The audience pressured Mr. Mulvey for information he was reluctant to reveal, but he finally admitted that the Postal Service already had a possible replacement location for the post office, 333 East 14th Street, former site of a Duane Reade drugstore.  Mulvey asked if that would be an acceptable location, and the audience responded with a resounding “No!”

According to the plan outlined by Mr. Mulvey, the new storefront would offer retail services, such as stamp sales and P.O. boxes.  But letter carriers and large parcel services would need to be moved elsewhere.

The carriers would be transferred to the Madison Square Station, on East 23rd Street near Third Ave.  Since most of the carrier routes served by Peter Stuyvesant Station are south of 14th Street and east of First Avenue, this new home for the carriers would be many blocks away from their routes. 

Large parcel services would operate out of the F.D.R. Station at 54th St. and Third Avenue.  That’s quite a ways away from the area served by Peter Stuyvesant.  For example, if you live at Tenth Street and Avenue B (like I once did), you have an eight-minute walk to the current post office on 14th Street.  It will take you 30 minutes on the bus to get to the FDR station, and that’s if traffic is light (the way it usually is in midtown Manhattan).

 

Lost in the mail

According to CFR 241.4, the Postal Service is supposed to wait at least 15 days after the public meeting before announcing a decision on a relocation.  At the April 22 meeting, Mr. Mulvey told people that they had until May 7 to submit written comments about the proposed relocation.  In other words, he gave the community the minimum number of days required by law.

Once the Postal Service comes to a decision about the relocation, it’s supposed to notify elected officials in writing and post a copy of the notification letter in the post office.  The letter is supposed to explain the Postal Service will take no action on the proposed relocation for at least 30 days, during which the community may file an appeal to the Vice President of Facilities.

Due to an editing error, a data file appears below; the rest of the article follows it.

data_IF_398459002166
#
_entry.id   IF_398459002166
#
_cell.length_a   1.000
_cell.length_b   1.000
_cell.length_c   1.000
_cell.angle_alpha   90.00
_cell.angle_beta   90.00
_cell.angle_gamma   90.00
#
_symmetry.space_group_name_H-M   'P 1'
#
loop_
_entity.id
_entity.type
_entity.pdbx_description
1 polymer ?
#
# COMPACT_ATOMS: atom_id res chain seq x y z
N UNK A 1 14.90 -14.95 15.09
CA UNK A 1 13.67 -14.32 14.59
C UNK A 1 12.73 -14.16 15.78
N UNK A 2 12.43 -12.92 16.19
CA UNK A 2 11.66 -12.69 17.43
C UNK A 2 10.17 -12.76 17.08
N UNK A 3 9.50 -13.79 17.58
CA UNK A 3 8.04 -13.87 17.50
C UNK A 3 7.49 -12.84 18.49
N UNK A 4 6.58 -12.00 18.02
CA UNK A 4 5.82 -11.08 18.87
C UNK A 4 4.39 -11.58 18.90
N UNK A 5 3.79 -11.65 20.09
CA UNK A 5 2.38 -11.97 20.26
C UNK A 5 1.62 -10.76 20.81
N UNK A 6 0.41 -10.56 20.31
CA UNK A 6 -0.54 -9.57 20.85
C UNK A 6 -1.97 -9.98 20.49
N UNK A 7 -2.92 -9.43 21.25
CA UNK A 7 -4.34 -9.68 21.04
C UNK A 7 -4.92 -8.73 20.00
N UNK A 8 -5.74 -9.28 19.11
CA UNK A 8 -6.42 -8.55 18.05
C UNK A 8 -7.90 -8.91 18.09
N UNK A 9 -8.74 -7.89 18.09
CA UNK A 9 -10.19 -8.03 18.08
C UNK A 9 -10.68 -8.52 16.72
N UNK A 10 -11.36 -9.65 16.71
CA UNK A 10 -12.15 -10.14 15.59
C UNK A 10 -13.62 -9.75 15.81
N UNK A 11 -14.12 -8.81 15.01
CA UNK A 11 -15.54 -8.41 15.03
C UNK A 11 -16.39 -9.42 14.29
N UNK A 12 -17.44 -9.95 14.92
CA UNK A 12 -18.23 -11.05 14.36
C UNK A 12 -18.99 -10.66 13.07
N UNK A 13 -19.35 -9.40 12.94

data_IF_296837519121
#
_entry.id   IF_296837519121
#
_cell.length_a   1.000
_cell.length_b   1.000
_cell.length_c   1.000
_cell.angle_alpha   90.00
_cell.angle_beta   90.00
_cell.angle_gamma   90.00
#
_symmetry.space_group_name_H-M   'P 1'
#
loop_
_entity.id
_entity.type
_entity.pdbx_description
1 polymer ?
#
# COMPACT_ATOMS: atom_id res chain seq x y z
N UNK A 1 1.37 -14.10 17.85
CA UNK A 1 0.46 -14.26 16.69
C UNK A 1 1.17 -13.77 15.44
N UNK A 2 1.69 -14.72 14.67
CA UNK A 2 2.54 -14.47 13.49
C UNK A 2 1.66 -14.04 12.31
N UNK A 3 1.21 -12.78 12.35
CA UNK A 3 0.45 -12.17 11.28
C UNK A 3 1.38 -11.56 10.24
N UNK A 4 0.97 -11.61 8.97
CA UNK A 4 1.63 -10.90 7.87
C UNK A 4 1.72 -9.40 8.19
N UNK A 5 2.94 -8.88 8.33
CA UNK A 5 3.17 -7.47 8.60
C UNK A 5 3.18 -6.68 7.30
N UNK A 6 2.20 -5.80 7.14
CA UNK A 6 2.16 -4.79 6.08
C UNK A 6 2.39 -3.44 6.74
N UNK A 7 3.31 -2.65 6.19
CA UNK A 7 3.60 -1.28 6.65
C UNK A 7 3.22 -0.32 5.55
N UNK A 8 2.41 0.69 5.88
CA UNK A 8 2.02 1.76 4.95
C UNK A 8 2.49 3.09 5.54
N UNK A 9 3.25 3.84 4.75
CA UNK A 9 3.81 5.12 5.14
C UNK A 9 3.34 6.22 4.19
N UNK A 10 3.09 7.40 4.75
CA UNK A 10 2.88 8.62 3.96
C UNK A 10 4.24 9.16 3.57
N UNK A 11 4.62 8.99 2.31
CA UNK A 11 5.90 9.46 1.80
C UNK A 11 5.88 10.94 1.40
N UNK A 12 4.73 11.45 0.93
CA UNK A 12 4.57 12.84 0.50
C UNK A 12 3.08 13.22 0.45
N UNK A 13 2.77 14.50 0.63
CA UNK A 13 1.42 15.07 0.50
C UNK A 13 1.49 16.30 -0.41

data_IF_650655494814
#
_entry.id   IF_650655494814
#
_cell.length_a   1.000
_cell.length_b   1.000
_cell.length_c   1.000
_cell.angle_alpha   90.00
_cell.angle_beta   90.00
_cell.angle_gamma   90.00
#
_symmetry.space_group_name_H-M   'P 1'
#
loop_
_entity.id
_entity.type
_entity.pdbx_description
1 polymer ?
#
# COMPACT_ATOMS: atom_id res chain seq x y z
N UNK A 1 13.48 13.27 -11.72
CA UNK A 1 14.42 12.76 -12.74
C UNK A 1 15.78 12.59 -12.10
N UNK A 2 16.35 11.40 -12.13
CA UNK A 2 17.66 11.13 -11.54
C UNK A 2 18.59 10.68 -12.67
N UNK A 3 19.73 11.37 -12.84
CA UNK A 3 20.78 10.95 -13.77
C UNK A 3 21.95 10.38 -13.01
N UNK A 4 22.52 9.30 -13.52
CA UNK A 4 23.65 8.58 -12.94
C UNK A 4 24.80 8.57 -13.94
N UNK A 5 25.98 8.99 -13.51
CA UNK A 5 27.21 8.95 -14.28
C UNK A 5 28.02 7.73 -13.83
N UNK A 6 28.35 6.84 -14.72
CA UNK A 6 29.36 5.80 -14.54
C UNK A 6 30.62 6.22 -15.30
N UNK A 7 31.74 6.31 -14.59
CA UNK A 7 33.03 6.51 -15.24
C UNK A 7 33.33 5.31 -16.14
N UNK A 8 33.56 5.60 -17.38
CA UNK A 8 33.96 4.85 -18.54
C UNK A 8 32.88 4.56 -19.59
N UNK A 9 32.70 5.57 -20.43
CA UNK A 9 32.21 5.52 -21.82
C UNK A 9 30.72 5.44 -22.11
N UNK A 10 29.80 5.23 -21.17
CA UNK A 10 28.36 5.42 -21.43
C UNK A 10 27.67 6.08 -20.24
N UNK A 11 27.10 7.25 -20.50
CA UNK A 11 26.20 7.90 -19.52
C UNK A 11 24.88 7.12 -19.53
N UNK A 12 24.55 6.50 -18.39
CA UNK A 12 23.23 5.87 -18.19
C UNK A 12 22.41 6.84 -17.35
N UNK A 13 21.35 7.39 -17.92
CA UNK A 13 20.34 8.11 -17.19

The letter to elected officials apparently got lost in the mail.  The decision to relocate Peter Stuyvesant is not just a done deal.  The Postal Service has already made arrangements for the new space, as was made clear yesterday by the letter from the Postal Service to the president of New York Metro Area Postal Union saying that the post office would be relocated to 333 E. 14th Street in February.

According to Chuck Zlatkin, elected officials have not been notified about the Postal Service’s decision.  He checked with the offices of Manhattan Borough President Scott Stringer, Congresswoman Carolyn Maloney, State Senator Brad Hoylman, and District 2 City Council member Rosie Mendez.  None of them had received a letter from the Postal Service stating that the relocation was moving forward and that the community had 30 days to appeal.

Today's letter to Mr. Smith suggests that the Postal Service is trying to straighten things out.  Elected officials will be notified, and the public will have an opportunity to appeal the relocation decision.  

It's hard to see what good appeals will do, however, if the Postal Service has already made arrangements to move to 333 E. 14th Street.  It would be interesting to know if the lease has already been signed, and if so, when that happened.  Was the lease agreement a done deal when Mr. Mulvey met with the community on April 22?  Maybe someone will ask him about that.

(Photo credits: Peter Stuyvesant Station; rear of post office; April 22 meeting on the relocation(former) Duane Reade at 333 E. 14 Street.)